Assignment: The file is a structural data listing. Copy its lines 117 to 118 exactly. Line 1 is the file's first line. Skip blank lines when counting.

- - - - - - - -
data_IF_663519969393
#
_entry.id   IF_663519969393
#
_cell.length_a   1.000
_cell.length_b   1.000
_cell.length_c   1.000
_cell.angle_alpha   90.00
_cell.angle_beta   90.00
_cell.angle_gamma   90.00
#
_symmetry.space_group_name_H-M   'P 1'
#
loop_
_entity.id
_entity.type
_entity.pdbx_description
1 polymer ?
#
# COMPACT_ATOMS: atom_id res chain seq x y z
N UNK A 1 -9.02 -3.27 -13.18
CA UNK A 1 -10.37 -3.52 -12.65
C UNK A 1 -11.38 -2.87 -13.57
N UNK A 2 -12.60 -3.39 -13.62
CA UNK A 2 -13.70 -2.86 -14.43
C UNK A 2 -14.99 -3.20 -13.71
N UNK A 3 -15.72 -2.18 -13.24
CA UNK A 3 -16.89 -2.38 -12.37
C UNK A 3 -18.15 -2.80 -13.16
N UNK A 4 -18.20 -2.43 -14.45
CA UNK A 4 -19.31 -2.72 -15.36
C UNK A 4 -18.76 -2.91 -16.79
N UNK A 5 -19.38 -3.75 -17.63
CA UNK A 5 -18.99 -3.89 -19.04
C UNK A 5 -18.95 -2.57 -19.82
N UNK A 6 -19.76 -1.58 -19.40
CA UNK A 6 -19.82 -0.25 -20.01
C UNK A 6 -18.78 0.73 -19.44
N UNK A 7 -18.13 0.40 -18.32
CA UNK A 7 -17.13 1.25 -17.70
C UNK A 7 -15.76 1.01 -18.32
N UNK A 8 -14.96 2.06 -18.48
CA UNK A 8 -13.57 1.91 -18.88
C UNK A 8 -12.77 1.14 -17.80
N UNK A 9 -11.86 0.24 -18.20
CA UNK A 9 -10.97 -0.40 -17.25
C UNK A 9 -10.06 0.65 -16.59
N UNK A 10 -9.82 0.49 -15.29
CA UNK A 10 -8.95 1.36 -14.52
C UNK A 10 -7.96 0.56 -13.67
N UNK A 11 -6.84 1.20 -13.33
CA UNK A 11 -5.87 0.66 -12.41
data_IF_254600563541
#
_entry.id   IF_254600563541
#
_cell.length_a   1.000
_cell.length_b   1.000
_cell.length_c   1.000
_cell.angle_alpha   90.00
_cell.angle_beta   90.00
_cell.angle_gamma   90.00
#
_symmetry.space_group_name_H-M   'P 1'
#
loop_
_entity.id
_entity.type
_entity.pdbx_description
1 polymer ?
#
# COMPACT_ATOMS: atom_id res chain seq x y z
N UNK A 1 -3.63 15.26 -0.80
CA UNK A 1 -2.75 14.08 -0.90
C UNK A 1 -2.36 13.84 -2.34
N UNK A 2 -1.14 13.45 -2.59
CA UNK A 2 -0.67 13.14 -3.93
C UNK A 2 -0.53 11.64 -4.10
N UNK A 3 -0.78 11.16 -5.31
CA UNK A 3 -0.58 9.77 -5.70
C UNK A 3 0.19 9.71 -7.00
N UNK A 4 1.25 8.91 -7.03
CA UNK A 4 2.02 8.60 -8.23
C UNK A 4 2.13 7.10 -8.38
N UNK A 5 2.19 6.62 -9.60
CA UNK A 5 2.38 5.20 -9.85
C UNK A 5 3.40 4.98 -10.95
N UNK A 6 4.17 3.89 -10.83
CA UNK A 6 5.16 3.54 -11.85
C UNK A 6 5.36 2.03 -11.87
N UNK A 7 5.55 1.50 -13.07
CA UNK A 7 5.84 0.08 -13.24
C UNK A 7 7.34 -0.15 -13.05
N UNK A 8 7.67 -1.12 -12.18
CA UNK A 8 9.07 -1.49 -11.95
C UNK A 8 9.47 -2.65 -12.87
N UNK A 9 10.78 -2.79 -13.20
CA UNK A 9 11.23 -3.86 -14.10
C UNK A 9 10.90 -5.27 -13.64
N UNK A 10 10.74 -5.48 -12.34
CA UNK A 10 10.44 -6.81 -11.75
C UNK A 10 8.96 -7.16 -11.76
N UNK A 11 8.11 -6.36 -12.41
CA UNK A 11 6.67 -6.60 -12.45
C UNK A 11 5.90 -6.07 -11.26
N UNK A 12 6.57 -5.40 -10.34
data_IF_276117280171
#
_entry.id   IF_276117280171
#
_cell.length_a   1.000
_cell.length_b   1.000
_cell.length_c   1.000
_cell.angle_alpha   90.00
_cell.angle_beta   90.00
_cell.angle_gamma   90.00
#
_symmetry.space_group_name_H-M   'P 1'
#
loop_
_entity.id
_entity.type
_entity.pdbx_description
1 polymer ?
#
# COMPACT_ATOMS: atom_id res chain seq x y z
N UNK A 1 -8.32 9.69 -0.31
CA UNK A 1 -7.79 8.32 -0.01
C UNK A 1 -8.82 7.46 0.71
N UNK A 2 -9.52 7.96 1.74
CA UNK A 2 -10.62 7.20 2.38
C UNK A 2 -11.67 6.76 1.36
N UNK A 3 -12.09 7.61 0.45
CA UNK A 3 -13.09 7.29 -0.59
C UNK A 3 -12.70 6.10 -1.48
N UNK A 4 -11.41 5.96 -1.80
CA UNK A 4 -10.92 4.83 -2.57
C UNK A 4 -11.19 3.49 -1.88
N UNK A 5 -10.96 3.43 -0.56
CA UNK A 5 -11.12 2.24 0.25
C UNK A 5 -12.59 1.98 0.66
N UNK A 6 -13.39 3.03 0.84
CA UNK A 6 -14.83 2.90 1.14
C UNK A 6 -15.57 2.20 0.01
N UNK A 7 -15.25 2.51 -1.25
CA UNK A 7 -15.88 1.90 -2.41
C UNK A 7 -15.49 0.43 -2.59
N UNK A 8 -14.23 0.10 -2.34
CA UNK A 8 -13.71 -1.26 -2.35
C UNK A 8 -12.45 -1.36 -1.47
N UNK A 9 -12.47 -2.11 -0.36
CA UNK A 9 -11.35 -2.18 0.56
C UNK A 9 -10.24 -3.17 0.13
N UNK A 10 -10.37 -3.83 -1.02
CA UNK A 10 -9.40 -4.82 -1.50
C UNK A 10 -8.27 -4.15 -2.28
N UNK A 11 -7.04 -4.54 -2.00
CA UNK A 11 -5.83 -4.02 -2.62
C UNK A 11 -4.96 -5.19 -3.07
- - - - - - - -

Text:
#
_symmetry.space_group_name_H-M   'P 1'